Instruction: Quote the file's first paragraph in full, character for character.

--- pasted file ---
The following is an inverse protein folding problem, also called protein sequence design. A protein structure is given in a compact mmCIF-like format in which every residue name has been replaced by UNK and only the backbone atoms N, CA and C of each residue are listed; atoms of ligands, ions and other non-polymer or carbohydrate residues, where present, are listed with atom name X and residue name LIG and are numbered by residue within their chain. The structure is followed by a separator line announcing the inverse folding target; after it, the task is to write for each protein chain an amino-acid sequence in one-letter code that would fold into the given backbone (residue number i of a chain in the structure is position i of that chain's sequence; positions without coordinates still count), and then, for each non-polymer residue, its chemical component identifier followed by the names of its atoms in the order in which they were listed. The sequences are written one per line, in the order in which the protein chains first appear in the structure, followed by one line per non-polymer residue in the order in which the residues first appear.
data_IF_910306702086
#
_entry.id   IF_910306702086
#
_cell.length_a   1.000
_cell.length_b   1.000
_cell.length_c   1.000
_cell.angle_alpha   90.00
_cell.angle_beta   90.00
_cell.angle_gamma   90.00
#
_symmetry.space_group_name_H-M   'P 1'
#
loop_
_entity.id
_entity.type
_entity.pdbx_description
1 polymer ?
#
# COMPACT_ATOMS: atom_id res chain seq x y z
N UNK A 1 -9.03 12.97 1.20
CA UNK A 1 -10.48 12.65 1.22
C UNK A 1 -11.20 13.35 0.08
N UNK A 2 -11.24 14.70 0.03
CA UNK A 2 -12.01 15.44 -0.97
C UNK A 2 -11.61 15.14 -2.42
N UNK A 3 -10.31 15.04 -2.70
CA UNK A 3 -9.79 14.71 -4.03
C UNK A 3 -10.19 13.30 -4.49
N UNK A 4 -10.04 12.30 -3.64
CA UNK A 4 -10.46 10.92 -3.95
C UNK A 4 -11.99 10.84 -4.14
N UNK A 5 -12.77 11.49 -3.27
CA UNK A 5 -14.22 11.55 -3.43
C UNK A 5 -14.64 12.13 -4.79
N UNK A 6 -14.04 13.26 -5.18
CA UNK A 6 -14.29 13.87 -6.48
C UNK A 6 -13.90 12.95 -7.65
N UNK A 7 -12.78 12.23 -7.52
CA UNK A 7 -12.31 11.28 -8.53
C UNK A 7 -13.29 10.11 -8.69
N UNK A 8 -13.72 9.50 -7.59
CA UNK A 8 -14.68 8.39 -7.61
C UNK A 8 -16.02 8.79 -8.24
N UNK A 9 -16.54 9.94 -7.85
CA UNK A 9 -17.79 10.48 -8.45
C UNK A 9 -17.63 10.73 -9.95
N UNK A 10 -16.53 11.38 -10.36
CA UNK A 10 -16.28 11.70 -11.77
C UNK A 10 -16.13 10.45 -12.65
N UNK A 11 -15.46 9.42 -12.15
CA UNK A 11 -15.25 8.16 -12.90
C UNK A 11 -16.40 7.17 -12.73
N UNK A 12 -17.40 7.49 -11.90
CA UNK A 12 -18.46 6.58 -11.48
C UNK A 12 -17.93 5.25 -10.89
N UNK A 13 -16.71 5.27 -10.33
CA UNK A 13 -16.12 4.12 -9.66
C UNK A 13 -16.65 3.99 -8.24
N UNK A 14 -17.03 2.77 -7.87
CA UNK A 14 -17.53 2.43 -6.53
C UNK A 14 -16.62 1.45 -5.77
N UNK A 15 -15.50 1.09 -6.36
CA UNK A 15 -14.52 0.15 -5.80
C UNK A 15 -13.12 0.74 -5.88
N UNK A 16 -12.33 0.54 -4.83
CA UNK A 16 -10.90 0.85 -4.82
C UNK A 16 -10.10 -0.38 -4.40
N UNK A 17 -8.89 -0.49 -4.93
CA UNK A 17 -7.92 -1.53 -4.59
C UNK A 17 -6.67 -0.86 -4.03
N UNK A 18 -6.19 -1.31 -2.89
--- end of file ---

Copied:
The following is an inverse protein folding problem, also called protein sequence design. A protein structure is given in a compact mmCIF-like format in which every residue name has been replaced by UNK and only the backbone atoms N, CA and C of each residue are listed; atoms of ligands, ions and other non-polymer or carbohydrate residues, where present, are listed with atom name X and residue name LIG and are numbered by residue within their chain. The structure is followed by a separator line announcing the inverse folding target; after it, the task is to write for each protein chain an amino-acid sequence in one-letter code that would fold into the given backbone (residue number i of a chain in the structure is position i of that chain's sequence; positions without coordinates still count), and then, for each non-polymer residue, its chemical component identifier followed by the names of its atoms in the order in which they were listed. The sequences are written one per line, in the order in which the protein chains first appear in the structure, followed by one line per non-polymer residue in the order in which the residues first appear.